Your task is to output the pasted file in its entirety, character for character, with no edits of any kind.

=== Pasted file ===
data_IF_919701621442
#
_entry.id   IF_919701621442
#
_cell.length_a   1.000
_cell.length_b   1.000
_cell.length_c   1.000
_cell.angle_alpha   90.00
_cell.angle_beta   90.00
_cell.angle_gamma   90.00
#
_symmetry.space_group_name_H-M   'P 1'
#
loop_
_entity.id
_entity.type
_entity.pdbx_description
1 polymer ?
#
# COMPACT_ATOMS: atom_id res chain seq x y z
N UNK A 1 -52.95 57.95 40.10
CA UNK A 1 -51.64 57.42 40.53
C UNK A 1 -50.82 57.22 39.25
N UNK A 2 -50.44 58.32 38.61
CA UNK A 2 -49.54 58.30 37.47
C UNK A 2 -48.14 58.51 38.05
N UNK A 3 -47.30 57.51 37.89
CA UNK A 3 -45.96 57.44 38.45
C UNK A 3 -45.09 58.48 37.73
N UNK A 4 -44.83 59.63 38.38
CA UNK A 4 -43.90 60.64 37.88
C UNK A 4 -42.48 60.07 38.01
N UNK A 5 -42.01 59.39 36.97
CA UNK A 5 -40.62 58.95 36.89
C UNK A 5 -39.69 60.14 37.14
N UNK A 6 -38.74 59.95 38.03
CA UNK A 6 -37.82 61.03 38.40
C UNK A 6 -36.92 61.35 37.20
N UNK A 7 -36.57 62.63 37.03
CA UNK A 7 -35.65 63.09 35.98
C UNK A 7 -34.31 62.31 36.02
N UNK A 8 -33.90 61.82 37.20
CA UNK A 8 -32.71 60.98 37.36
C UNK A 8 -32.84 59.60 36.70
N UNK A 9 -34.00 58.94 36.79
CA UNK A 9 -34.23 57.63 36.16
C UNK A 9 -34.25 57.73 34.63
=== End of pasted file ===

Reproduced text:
data_IF_919701621442
#
_entry.id   IF_919701621442
#
_cell.length_a   1.000
_cell.length_b   1.000
_cell.length_c   1.000
_cell.angle_alpha   90.00
_cell.angle_beta   90.00
_cell.angle_gamma   90.00
#
_symmetry.space_group_name_H-M   'P 1'
#
loop_
_entity.id
_entity.type
_entity.pdbx_description
1 polymer ?
#
# COMPACT_ATOMS: atom_id res chain seq x y z
N UNK A 1 -52.95 57.95 40.10
CA UNK A 1 -51.64 57.42 40.53
C UNK A 1 -50.82 57.22 39.25
N UNK A 2 -50.44 58.32 38.61
CA UNK A 2 -49.54 58.30 37.47
C UNK A 2 -48.14 58.51 38.05
N UNK A 3 -47.30 57.51 37.89
CA UNK A 3 -45.96 57.44 38.45
C UNK A 3 -45.09 58.48 37.73
N UNK A 4 -44.83 59.63 38.38
CA UNK A 4 -43.90 60.64 37.88
C UNK A 4 -42.48 60.07 38.01
N UNK A 5 -42.01 59.39 36.97
CA UNK A 5 -40.62 58.95 36.89
C UNK A 5 -39.69 60.14 37.14
N UNK A 6 -38.74 59.95 38.03
CA UNK A 6 -37.82 61.03 38.40
C UNK A 6 -36.92 61.35 37.20
N UNK A 7 -36.57 62.63 37.03
CA UNK A 7 -35.65 63.09 35.98
C UNK A 7 -34.31 62.31 36.02
N UNK A 8 -33.90 61.82 37.20
CA UNK A 8 -32.71 60.98 37.36
C UNK A 8 -32.84 59.60 36.70
N UNK A 9 -34.00 58.94 36.79
CA UNK A 9 -34.23 57.63 36.16
C UNK A 9 -34.25 57.73 34.63